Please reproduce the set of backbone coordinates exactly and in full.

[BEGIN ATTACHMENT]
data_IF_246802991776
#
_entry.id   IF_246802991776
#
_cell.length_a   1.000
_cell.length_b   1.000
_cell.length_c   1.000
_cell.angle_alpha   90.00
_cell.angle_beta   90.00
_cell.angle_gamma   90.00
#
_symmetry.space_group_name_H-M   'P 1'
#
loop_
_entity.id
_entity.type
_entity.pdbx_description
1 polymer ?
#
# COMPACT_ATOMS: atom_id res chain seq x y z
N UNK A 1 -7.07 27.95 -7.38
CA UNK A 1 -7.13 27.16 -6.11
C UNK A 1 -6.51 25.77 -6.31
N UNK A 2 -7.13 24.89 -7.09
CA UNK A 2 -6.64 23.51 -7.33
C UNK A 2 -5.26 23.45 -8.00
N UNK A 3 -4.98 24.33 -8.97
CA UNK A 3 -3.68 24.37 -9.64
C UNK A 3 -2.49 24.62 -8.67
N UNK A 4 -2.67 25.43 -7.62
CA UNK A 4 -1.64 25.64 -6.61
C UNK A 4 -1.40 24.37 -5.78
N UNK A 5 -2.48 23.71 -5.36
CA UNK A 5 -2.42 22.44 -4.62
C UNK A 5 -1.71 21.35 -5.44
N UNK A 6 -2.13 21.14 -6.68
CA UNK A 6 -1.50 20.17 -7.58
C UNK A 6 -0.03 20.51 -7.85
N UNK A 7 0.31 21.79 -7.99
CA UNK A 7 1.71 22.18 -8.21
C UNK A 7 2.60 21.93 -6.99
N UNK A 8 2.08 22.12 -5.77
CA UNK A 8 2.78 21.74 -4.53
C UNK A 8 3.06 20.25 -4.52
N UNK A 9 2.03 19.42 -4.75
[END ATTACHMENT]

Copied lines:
data_IF_246802991776
#
_entry.id   IF_246802991776
#
_cell.length_a   1.000
_cell.length_b   1.000
_cell.length_c   1.000
_cell.angle_alpha   90.00
_cell.angle_beta   90.00
_cell.angle_gamma   90.00
#
_symmetry.space_group_name_H-M   'P 1'
#
loop_
_entity.id
_entity.type
_entity.pdbx_description
1 polymer ?
#
# COMPACT_ATOMS: atom_id res chain seq x y z
N UNK A 1 -7.07 27.95 -7.38
CA UNK A 1 -7.13 27.16 -6.11
C UNK A 1 -6.51 25.77 -6.31
N UNK A 2 -7.13 24.89 -7.09
CA UNK A 2 -6.64 23.51 -7.33
C UNK A 2 -5.26 23.45 -8.00
N UNK A 3 -4.98 24.33 -8.97
CA UNK A 3 -3.68 24.37 -9.64
C UNK A 3 -2.49 24.62 -8.67
N UNK A 4 -2.67 25.43 -7.62
CA UNK A 4 -1.64 25.64 -6.61
C UNK A 4 -1.40 24.37 -5.78
N UNK A 5 -2.48 23.71 -5.36
CA UNK A 5 -2.42 22.44 -4.62
C UNK A 5 -1.71 21.35 -5.44
N UNK A 6 -2.13 21.14 -6.68
CA UNK A 6 -1.50 20.17 -7.58
C UNK A 6 -0.03 20.51 -7.85
N UNK A 7 0.31 21.79 -7.99
CA UNK A 7 1.71 22.18 -8.21
C UNK A 7 2.60 21.93 -6.99
N UNK A 8 2.08 22.12 -5.77
CA UNK A 8 2.78 21.74 -4.53
C UNK A 8 3.06 20.25 -4.52
N UNK A 9 2.03 19.42 -4.75